Vukovar & Rose McDowall - Live in Inverness
Constant Shallowness Records. Cassette
A cassette surreptitiously shoved into my hand in a pub in Halifax yesterday lunchtime accompanied by a sotto voce ‘you didn't get it from me alright and don’t mention the ….’ I don’t do drugs but I should imagine plenty of drug deals go down like this; a minimum of talk, a passing of goods and then a parting. I shoved it in my pocket promising to give it a listen and not mention whatever it was that I wasn’t supposed to mention which I can’t remember anyway because I’d had a few glasses of vino by then, which whilst not my normal lunch time tipple had the great benefit of making Halifax appear welcoming.
A Bald Heads of Noise convention in what was once Dirty Dicks, a half timbered pub that has now reverted back to its original name of The Royal Oak, which is what it would have been called when Peter Sutcliffe drank there. And there’s Pete’s Pisser just inside the main door. Pissing up against the same wall as a serial killer. How many more of you have done the same and not realised it? How many gallons of piss have gone down that urinal porcelain hole since the day the pub opened? How many of us have nipped outside for a fag and been offered coke and ket? On a Saturday lunchtime? Yes your honour. Not me you realise. It’s just a rumour that was spread around town.
Rose McDowall was one half of 80’s polka dot popsters Strawberry Switchblade. Maybe she still is? My contact with the ongoing nature of pop music is virtually non existent. Vukovar I thought were called Vvkovar but that was just the font confusing me. I think they like black clothing and have offered up endless pints of chicken blood at shrines dedicated to Nick Cave and Ian Curtis. I once saw Nick Cave in Brighton, he was wearing an expensive looking powder blue cashmere sweater, sensible slacks and black boots, an outfit that looked like it’d been bought in Italy from shops whose prices exclude mere mortals. Then I saw him again the other week in ‘Wings of Desire’, Wim Wenders filming him and his band in a run down East Berlin hotel, Cave turning in a blood curdling performance. There must be a law that says you can’t escape the pull of Nick Cave for more than two weeks. Maybe that’s no bad thing.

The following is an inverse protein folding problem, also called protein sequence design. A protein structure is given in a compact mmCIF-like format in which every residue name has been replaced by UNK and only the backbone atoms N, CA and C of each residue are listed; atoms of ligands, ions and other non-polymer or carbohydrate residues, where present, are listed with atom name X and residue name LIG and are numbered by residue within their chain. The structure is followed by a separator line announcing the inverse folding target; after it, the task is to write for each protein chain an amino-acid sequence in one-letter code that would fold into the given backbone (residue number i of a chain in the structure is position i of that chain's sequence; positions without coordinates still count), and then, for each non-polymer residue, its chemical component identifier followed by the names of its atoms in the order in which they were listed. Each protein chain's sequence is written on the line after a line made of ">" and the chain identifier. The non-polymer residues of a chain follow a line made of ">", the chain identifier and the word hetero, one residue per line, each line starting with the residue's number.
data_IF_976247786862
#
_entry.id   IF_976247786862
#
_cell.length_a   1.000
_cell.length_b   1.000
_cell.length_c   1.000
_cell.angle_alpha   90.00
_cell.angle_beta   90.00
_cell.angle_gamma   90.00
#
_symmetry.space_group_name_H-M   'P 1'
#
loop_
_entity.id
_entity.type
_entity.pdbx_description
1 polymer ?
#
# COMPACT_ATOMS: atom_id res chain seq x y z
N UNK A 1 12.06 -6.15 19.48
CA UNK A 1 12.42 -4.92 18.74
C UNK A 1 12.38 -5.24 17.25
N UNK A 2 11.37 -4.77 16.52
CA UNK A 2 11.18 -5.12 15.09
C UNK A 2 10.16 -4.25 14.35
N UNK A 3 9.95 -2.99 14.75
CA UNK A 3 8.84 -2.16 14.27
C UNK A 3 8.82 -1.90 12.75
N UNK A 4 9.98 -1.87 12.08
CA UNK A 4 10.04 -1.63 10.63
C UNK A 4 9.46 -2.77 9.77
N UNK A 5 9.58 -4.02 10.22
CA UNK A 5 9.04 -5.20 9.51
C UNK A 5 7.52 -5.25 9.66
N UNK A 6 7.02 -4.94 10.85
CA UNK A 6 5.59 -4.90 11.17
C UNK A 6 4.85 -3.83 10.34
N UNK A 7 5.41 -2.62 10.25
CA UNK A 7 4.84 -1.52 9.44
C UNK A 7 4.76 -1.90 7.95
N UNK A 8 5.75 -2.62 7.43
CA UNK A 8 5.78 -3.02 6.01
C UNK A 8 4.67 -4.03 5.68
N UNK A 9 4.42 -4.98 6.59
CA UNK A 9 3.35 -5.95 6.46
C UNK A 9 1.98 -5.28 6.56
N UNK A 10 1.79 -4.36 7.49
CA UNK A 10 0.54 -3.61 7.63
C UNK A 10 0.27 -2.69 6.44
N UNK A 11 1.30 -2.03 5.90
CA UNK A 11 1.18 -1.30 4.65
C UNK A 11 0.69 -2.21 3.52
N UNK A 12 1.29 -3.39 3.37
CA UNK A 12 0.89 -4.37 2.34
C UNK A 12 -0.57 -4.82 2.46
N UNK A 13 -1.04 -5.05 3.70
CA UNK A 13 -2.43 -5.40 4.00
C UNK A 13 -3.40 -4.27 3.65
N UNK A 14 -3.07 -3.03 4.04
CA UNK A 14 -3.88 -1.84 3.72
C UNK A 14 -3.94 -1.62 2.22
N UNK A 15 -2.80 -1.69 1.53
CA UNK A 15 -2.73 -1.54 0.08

A true tape bootleg sound with lots of audience chatter during the quieter parts, muffled bass that still sounds great, drums that sound like they’re made from Tupperware, where McDowall’s voice floats like ethereal flotsam, an undulating ephemeral ghost-like wail wrapped in tattered Nottingham lace, spiders webs and too much reverb. Male Vukovar vocalist doing guttural low register Elvis like Ian Curtis drawls. I imagine him hunched over the mic, clad in black leather, a young Alvin Stardust with a shiny chromium chain hanging from his back pocket. The band are bass heavy, military medium, face the front, straight ahead pace hardly shifting thud thud thud Gothbusters meets Joy Division. Last track is Mutiny in Heaven because it has to be.
A part of me liked it and a part of me reminded myself that I hardly listen to such music anymore because I find little joy in it. Maybe I’d like them if I saw them live, maybe I’d like to see Rose McDowall live too with or without Vukovar or her other Strawberry Switchblade half. At least this cassette did me the favour of reminding me how great a pop band Strawberry Switchblade were, this after I ditched the cassette and fell down a Strawberry Switchblade Youtube hole. Birthday Party next.
If you follow the link below you will discover that this cassette costs an eye watering £13. The price of fame perhaps but with only a handful of the 88 copies left they must be doing something right. You can have my copy for nothing if you can answer the following question correctly:
How many bald heads were there in the Royal Oak yesterday?